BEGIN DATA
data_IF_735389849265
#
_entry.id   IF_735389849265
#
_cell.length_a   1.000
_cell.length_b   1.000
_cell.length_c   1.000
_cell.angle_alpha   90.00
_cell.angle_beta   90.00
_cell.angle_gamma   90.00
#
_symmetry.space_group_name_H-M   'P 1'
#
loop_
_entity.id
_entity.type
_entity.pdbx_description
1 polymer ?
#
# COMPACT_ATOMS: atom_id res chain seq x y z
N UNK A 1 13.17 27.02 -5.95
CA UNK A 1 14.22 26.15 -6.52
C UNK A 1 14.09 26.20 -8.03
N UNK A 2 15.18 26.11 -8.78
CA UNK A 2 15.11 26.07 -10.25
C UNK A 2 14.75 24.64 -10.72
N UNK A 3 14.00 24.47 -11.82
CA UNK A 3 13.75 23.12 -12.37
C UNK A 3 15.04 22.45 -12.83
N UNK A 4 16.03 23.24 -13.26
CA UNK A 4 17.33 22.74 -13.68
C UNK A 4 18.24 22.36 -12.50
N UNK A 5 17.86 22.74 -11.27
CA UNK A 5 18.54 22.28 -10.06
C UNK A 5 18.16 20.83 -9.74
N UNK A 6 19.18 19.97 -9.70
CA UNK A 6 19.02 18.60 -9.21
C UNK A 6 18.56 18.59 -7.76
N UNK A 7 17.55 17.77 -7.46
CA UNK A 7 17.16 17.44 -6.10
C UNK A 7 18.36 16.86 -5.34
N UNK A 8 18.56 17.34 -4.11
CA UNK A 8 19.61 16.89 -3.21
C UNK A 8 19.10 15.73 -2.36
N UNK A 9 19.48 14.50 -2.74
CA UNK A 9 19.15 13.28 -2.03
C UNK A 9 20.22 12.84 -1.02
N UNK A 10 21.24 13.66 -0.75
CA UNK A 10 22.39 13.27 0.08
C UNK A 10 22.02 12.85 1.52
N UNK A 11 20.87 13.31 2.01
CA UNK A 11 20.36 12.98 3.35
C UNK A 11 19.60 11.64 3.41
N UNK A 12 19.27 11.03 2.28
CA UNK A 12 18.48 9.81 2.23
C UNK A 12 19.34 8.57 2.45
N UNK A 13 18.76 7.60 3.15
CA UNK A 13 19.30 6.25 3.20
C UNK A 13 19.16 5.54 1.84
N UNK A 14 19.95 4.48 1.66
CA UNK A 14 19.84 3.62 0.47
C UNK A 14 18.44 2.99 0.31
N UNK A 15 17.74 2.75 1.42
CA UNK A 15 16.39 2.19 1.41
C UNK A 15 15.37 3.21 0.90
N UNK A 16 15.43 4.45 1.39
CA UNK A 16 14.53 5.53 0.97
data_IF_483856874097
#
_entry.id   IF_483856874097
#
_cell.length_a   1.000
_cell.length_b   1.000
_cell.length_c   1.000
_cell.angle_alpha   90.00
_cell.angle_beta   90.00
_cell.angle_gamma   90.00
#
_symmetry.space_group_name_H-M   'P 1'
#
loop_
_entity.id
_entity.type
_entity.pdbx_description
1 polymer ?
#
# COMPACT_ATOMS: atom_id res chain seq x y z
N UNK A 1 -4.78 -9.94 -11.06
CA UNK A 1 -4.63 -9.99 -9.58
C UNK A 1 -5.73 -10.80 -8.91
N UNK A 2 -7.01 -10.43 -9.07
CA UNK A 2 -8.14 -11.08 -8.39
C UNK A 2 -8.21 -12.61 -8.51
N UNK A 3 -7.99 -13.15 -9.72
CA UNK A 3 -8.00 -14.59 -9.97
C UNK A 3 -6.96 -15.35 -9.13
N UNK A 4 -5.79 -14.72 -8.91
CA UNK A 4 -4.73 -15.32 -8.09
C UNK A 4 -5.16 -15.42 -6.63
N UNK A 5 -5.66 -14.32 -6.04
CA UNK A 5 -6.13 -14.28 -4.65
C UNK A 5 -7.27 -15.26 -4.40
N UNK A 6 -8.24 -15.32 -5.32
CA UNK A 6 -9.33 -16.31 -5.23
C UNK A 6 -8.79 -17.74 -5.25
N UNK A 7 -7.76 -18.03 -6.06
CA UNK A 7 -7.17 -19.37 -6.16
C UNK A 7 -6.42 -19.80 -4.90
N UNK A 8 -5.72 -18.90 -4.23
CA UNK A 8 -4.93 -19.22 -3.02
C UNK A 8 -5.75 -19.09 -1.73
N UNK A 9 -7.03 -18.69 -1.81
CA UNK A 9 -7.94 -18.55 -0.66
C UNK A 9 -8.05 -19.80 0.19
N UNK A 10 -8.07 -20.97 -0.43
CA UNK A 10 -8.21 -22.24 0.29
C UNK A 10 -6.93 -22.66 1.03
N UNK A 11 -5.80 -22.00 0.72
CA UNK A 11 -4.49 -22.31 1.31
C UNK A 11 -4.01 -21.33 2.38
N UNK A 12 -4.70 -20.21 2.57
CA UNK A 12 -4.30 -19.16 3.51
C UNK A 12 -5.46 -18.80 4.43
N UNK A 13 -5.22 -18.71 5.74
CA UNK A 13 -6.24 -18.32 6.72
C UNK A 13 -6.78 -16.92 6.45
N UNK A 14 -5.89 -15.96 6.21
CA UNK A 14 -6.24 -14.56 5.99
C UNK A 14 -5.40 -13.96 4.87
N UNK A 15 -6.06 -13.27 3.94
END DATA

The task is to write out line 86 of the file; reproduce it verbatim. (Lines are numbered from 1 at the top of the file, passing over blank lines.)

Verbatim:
#